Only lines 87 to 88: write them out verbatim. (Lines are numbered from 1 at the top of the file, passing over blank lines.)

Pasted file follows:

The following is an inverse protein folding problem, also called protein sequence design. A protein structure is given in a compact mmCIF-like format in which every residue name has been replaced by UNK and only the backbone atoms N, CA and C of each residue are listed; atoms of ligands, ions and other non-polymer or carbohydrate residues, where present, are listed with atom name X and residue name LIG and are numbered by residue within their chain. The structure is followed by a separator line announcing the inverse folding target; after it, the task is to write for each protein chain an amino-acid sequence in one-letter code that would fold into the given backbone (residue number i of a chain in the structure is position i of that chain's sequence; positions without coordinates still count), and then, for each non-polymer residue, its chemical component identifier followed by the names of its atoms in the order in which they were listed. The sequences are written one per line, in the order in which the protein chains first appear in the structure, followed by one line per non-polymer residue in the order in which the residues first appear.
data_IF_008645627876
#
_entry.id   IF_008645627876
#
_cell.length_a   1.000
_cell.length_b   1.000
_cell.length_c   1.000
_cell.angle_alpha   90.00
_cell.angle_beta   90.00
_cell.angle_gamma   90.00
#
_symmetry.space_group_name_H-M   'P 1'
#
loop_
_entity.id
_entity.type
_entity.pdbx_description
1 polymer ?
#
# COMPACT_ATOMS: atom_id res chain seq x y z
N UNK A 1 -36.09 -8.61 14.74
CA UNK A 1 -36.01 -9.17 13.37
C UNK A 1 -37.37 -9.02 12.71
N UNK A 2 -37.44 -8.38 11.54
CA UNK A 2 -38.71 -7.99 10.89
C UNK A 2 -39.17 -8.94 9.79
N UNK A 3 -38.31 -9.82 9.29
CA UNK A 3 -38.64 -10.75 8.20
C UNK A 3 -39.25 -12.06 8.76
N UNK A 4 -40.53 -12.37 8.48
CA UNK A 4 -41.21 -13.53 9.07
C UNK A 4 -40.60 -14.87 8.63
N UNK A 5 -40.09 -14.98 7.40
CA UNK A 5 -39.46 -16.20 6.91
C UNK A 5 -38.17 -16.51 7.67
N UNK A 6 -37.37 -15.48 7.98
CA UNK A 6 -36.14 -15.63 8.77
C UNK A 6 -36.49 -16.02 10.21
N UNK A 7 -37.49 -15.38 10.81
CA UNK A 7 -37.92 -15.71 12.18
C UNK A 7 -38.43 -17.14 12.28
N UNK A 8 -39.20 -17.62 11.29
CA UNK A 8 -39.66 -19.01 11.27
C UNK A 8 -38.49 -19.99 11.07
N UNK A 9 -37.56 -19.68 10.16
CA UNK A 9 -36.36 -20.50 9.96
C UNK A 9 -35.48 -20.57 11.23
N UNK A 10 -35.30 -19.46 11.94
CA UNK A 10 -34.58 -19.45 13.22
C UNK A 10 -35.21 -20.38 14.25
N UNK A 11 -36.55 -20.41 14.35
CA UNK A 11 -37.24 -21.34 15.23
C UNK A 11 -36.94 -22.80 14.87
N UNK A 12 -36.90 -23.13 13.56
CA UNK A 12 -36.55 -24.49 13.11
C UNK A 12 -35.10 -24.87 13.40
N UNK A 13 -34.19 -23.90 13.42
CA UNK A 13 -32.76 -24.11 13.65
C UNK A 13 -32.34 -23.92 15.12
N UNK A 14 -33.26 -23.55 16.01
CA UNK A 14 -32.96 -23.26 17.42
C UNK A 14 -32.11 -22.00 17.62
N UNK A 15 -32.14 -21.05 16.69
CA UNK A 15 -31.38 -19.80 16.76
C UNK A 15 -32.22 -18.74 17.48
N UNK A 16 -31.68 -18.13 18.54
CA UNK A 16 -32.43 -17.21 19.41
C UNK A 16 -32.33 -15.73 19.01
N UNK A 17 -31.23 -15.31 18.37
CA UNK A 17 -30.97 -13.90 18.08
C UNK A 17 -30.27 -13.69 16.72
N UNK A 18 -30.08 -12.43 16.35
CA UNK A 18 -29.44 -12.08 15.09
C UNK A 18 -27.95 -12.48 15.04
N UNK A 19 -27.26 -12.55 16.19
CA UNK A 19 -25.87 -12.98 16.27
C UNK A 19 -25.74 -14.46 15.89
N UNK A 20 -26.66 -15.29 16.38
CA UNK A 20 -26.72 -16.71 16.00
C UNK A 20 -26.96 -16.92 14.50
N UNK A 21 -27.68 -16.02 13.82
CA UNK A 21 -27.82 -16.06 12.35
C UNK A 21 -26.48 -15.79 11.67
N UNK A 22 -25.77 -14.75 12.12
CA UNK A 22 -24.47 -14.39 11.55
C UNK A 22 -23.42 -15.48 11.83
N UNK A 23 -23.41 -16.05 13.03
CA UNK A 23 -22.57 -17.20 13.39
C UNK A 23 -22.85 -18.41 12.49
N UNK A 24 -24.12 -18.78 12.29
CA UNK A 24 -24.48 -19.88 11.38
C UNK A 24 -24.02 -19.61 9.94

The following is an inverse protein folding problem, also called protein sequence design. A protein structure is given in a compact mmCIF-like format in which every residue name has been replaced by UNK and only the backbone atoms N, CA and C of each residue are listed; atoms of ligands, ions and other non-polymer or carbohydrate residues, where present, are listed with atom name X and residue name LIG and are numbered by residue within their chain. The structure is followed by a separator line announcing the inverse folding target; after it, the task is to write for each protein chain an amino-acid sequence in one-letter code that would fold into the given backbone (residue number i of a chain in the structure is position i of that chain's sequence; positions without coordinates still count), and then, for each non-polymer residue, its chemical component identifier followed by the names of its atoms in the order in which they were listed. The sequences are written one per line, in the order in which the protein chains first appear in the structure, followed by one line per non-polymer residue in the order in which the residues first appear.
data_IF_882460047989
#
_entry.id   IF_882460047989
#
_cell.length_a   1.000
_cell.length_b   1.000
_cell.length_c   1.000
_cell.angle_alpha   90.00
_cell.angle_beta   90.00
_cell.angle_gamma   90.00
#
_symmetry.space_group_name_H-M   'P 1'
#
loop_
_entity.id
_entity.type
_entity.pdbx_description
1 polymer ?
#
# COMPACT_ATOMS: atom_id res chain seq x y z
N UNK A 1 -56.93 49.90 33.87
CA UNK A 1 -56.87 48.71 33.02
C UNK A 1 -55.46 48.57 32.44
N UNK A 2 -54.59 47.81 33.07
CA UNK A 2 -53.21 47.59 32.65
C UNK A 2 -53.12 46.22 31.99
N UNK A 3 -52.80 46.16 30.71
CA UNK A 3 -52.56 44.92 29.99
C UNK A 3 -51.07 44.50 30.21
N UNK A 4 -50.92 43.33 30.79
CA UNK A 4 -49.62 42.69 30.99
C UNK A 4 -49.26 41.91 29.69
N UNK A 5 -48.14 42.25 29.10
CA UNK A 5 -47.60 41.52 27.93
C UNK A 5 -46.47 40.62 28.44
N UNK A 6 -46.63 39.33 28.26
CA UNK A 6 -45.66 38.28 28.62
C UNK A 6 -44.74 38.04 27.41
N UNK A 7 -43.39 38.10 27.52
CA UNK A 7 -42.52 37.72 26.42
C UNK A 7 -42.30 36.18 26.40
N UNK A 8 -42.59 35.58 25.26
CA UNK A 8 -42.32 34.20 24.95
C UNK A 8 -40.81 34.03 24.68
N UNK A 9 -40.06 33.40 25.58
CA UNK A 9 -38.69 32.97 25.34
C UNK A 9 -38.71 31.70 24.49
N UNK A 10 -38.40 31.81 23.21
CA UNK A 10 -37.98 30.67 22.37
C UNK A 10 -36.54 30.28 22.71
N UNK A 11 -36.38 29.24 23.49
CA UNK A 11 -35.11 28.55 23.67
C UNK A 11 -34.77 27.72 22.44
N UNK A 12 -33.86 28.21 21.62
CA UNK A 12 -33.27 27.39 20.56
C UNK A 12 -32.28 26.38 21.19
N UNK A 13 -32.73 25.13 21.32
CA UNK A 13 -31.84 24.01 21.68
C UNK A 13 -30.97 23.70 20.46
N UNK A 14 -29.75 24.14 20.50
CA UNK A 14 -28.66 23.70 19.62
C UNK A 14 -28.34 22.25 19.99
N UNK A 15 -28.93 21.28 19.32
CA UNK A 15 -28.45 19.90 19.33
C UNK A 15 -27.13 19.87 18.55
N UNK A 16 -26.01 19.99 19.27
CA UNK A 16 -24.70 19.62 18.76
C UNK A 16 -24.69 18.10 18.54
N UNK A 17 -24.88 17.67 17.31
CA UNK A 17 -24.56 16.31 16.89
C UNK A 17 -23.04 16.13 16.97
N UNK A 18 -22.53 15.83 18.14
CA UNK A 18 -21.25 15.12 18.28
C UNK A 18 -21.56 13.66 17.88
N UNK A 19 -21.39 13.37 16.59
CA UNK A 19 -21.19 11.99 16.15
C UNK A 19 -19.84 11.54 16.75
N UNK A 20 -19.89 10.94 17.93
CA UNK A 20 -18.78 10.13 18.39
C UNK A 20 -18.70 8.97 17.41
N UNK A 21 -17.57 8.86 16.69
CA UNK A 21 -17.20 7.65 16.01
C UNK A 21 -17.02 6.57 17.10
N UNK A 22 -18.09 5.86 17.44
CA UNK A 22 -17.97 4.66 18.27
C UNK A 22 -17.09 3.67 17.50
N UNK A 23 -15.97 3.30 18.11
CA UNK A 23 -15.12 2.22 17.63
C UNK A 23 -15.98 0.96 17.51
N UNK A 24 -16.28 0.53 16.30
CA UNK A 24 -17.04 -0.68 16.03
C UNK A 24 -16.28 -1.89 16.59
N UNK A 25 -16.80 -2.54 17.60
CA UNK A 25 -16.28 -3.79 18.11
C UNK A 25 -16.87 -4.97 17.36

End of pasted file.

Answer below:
C UNK A 22 -23.42 -15.48 11.83
N UNK A 23 -23.41 -16.05 13.03